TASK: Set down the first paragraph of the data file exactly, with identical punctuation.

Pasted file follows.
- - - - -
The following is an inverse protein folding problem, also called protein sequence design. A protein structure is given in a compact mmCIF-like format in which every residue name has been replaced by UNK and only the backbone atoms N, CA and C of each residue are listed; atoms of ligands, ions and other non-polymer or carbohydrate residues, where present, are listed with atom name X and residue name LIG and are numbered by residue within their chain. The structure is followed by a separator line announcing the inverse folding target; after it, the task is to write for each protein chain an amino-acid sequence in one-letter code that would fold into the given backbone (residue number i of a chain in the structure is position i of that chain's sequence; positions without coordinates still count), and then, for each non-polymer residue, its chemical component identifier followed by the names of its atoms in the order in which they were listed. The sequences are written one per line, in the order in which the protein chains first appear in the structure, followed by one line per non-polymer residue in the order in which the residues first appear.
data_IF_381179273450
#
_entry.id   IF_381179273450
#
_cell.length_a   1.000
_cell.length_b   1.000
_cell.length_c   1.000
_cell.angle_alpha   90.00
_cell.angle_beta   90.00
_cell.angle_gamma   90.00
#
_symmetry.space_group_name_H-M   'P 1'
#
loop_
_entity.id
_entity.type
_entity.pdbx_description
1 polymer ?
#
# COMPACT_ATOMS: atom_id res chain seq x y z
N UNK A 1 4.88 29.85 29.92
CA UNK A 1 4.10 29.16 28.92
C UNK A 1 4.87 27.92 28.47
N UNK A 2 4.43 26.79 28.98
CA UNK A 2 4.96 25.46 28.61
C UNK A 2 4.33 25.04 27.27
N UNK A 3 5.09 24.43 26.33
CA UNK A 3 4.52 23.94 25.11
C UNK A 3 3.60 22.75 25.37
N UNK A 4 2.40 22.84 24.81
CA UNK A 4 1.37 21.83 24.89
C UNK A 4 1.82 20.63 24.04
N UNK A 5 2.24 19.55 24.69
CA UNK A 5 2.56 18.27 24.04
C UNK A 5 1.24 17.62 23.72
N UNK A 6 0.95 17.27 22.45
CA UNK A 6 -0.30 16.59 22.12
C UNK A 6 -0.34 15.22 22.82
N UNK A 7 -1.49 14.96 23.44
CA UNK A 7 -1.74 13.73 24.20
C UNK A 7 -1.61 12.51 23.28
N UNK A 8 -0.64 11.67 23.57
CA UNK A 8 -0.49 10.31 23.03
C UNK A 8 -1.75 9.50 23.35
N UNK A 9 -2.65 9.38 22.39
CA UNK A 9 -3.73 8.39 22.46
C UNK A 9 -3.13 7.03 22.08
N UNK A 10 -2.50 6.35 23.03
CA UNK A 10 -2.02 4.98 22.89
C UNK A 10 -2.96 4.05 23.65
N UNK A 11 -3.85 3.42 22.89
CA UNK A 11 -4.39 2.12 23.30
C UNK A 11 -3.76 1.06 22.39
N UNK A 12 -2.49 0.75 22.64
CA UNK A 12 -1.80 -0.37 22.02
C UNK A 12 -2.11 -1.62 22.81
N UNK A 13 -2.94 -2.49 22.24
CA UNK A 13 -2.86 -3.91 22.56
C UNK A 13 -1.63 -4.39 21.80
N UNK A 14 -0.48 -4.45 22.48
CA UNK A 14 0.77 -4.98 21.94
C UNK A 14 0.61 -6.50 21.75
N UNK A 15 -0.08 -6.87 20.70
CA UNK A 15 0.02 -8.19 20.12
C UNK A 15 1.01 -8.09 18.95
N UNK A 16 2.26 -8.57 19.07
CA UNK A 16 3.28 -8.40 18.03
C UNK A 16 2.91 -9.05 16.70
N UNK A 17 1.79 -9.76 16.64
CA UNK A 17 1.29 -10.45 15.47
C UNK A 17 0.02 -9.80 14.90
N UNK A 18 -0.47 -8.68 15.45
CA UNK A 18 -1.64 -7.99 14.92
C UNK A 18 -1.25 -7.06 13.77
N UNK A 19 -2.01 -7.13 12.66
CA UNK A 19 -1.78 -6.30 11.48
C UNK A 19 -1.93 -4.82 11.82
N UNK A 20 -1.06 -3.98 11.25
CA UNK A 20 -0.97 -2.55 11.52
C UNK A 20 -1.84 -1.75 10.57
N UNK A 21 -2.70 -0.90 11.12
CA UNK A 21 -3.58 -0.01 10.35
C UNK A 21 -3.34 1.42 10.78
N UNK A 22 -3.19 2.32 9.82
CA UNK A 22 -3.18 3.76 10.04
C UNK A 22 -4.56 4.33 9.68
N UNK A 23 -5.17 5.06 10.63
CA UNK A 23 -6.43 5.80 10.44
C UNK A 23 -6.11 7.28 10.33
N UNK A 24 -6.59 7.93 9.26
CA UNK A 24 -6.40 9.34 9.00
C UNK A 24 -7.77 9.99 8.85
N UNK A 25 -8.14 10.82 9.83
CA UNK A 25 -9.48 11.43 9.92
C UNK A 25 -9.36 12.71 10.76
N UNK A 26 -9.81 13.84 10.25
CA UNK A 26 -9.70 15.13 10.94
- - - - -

The following is an inverse protein folding problem, also called protein sequence design. A protein structure is given in a compact mmCIF-like format in which every residue name has been replaced by UNK and only the backbone atoms N, CA and C of each residue are listed; atoms of ligands, ions and other non-polymer or carbohydrate residues, where present, are listed with atom name X and residue name LIG and are numbered by residue within their chain. The structure is followed by a separator line announcing the inverse folding target; after it, the task is to write for each protein chain an amino-acid sequence in one-letter code that would fold into the given backbone (residue number i of a chain in the structure is position i of that chain's sequence; positions without coordinates still count), and then, for each non-polymer residue, its chemical component identifier followed by the names of its atoms in the order in which they were listed. The sequences are written one per line, in the order in which the protein chains first appear in the structure, followed by one line per non-polymer residue in the order in which the residues first appear.